The goats of today’s gospel are those who sit back and do nothing. As Christians we are called to action. We are called to live a moral life not just talk about it. We might not be able to solve the world’s problems, yet we can reorder our lives and resources and share what we have. We can help at least one person. We can support the Cathedral with a pledge so that the ministries we have will be financially viable. We can bring food and meal kits for families at Square One. You can look through your closets for coats, blankets and other things people who live outdoors will need and donate them to the Big Blue Ministries. You can volunteer at the Drop-In Center. We serve God by serving those in need. We are asked to live a life of compassion, looking at others and seeing Jesus in their faces. With everything we do, our worship, our programs, and budgeting we need a focus on compassion and mercy for all people. We need to look outward.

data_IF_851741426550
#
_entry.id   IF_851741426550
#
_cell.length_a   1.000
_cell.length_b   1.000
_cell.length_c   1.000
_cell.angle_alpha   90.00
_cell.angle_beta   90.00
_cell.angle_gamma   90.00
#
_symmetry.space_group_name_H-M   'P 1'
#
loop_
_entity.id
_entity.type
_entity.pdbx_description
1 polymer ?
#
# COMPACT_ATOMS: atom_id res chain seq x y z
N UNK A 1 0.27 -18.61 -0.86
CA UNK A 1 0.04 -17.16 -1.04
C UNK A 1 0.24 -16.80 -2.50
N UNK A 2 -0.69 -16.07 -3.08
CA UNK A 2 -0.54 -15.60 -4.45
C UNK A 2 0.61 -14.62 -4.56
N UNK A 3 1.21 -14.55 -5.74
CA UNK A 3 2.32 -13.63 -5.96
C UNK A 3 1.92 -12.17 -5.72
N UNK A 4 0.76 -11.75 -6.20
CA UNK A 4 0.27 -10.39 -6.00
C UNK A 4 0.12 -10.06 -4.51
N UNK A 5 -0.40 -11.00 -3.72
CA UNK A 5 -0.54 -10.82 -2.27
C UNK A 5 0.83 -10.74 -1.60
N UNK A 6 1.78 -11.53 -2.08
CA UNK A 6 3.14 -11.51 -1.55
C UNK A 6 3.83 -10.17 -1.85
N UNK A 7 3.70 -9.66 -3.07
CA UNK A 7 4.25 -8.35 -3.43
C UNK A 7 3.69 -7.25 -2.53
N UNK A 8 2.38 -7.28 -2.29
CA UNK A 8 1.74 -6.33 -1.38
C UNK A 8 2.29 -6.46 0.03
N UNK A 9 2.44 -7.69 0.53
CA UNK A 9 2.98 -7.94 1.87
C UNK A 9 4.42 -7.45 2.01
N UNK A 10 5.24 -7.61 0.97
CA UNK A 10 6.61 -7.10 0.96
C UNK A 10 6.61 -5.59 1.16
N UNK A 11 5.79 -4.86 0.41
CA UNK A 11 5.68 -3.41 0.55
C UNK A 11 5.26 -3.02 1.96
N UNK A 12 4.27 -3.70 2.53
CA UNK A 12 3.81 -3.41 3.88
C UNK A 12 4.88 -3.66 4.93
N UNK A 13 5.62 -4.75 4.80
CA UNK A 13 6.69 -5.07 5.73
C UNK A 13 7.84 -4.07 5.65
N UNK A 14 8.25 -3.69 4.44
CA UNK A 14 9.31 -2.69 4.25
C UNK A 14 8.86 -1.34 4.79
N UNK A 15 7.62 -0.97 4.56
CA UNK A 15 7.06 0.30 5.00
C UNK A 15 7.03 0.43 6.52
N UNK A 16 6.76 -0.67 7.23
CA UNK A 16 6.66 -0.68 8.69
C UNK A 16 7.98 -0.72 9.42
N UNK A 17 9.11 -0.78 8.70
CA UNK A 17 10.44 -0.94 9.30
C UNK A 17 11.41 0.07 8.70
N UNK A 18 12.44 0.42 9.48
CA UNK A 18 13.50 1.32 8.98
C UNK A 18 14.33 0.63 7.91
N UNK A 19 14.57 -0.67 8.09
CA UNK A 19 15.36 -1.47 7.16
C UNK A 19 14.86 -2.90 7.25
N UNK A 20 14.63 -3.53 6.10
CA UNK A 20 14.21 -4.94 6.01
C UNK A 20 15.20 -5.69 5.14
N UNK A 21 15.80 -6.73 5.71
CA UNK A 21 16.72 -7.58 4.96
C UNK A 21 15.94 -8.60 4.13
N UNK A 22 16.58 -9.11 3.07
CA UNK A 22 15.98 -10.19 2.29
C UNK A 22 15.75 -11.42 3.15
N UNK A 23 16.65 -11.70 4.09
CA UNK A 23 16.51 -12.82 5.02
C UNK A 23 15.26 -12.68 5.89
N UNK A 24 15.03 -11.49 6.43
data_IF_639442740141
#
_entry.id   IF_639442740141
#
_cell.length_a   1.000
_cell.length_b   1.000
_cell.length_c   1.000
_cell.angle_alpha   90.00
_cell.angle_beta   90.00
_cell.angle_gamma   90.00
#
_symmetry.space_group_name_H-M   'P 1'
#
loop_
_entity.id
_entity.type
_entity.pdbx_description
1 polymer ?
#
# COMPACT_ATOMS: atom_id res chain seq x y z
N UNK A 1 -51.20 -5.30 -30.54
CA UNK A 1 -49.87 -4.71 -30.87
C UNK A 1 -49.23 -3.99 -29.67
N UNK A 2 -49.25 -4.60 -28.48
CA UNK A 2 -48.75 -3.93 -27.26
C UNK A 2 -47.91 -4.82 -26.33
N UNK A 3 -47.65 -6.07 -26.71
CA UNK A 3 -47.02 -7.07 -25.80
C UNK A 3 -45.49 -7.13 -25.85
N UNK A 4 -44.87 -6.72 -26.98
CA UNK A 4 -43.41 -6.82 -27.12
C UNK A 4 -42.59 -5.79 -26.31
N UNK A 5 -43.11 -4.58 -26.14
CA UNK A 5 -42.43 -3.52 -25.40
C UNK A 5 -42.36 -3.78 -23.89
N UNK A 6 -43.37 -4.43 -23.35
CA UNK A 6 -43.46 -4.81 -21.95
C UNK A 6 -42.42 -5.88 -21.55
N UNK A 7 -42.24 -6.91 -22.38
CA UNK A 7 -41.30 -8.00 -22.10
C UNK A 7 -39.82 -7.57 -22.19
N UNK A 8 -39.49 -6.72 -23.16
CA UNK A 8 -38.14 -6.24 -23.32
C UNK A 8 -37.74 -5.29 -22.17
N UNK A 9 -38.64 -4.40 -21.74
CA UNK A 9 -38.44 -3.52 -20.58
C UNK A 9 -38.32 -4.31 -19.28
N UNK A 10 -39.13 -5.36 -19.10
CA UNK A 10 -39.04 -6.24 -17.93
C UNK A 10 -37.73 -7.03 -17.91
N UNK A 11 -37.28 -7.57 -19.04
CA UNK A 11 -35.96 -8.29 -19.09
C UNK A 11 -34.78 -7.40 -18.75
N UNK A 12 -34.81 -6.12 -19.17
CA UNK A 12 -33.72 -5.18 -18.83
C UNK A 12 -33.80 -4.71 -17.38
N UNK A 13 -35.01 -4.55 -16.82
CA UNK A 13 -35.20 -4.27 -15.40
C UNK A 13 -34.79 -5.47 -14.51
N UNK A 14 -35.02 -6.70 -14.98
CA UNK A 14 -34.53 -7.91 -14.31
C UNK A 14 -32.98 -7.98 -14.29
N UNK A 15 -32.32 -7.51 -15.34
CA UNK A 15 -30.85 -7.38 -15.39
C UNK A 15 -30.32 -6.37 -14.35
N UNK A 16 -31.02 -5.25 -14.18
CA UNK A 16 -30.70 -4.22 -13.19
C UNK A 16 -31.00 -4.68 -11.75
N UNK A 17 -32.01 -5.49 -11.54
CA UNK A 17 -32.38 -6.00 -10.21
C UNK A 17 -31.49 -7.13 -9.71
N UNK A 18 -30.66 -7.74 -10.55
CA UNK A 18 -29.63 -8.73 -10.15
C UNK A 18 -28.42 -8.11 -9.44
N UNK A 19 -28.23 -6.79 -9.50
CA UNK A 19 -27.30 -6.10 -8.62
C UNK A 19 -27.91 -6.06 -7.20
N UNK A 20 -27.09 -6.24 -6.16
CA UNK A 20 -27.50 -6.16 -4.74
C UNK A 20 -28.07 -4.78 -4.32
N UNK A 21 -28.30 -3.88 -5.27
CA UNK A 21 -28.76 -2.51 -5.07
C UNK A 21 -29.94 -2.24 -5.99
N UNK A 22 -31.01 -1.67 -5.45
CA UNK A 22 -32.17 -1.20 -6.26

And we also need to look inward and repent of what we have done in the past so that attitudes which prevail that allow the racist behaviors or the idea that as long as we are ok that’s what matters are changed. There should not be a world of winners and losers. We must all be winners, or nobody wins. Let’s ask ourselves each day if the world around us is better because of us….or not. Is the reality of Christ as King evident in what we are doing for the least of these? Are the choices we make for the betterment of God’s Kingdom? Our call as Christians is to:
Give food to the hungry, water to the thirsty. Welcome the stranger and clothe the naked, care for the sick and visit those in prison.
As we move into Advent the time when we wait for Jesus to be born in us anew let’s renew our commitment to love our neighbors as ourselves.